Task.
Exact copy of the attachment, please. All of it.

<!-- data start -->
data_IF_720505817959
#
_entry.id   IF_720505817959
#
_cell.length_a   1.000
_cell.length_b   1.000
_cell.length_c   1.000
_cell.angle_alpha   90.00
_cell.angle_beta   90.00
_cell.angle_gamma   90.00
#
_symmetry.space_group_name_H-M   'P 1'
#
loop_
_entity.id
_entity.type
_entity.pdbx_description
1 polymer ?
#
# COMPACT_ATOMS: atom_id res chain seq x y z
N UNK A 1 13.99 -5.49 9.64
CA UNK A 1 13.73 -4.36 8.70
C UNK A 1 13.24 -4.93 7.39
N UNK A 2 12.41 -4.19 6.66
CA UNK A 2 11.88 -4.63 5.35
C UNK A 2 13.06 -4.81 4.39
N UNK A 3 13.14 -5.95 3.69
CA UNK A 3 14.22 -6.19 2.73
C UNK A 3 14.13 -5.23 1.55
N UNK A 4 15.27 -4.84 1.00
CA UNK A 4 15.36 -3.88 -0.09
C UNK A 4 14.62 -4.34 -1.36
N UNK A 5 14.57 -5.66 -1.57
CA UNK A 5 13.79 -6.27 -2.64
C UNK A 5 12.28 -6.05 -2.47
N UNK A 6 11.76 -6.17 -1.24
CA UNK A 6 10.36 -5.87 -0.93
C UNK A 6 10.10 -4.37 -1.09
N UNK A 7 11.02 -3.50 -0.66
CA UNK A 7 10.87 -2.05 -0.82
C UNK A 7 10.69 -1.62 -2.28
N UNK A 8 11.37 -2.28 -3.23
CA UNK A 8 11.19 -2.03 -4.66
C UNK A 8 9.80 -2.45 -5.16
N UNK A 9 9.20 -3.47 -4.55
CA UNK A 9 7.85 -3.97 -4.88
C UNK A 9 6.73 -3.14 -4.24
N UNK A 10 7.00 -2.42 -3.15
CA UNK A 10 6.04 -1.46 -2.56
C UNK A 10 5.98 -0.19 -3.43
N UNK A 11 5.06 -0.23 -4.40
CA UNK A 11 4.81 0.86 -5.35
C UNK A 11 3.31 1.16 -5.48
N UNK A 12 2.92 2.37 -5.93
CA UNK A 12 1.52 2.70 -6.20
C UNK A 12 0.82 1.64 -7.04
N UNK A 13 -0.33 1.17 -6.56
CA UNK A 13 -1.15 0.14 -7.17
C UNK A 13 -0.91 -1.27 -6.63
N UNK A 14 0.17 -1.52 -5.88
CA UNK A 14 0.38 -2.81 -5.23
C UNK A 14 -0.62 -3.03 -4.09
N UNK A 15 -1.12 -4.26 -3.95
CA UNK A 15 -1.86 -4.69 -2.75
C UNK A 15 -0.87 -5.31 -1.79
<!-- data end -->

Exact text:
data_IF_720505817959
#
_entry.id   IF_720505817959
#
_cell.length_a   1.000
_cell.length_b   1.000
_cell.length_c   1.000
_cell.angle_alpha   90.00
_cell.angle_beta   90.00
_cell.angle_gamma   90.00
#
_symmetry.space_group_name_H-M   'P 1'
#
loop_
_entity.id
_entity.type
_entity.pdbx_description
1 polymer ?
#
# COMPACT_ATOMS: atom_id res chain seq x y z
N UNK A 1 13.99 -5.49 9.64
CA UNK A 1 13.73 -4.36 8.70
C UNK A 1 13.24 -4.93 7.39
N UNK A 2 12.41 -4.19 6.66
CA UNK A 2 11.88 -4.63 5.35
C UNK A 2 13.06 -4.81 4.39
N UNK A 3 13.14 -5.95 3.69
CA UNK A 3 14.22 -6.19 2.73
C UNK A 3 14.13 -5.23 1.55
N UNK A 4 15.27 -4.84 1.00
CA UNK A 4 15.36 -3.88 -0.09
C UNK A 4 14.62 -4.34 -1.36
N UNK A 5 14.57 -5.66 -1.57
CA UNK A 5 13.79 -6.27 -2.64
C UNK A 5 12.28 -6.05 -2.47
N UNK A 6 11.76 -6.17 -1.24
CA UNK A 6 10.36 -5.87 -0.93
C UNK A 6 10.10 -4.37 -1.09
N UNK A 7 11.02 -3.50 -0.66
CA UNK A 7 10.87 -2.05 -0.82
C UNK A 7 10.69 -1.62 -2.28
N UNK A 8 11.37 -2.28 -3.23
CA UNK A 8 11.19 -2.03 -4.66
C UNK A 8 9.80 -2.45 -5.16
N UNK A 9 9.20 -3.47 -4.55
CA UNK A 9 7.85 -3.97 -4.88
C UNK A 9 6.73 -3.14 -4.24
N UNK A 10 7.00 -2.42 -3.15
CA UNK A 10 6.04 -1.46 -2.56
C UNK A 10 5.98 -0.19 -3.43
N UNK A 11 5.06 -0.23 -4.40
CA UNK A 11 4.81 0.86 -5.35
C UNK A 11 3.31 1.16 -5.48
N UNK A 12 2.92 2.37 -5.93
CA UNK A 12 1.52 2.70 -6.20
C UNK A 12 0.82 1.64 -7.04
N UNK A 13 -0.33 1.17 -6.56
CA UNK A 13 -1.15 0.14 -7.17
C UNK A 13 -0.91 -1.27 -6.63
N UNK A 14 0.17 -1.52 -5.88
CA UNK A 14 0.38 -2.81 -5.23
C UNK A 14 -0.62 -3.03 -4.09
N UNK A 15 -1.12 -4.26 -3.95
CA UNK A 15 -1.86 -4.69 -2.75
C UNK A 15 -0.87 -5.31 -1.79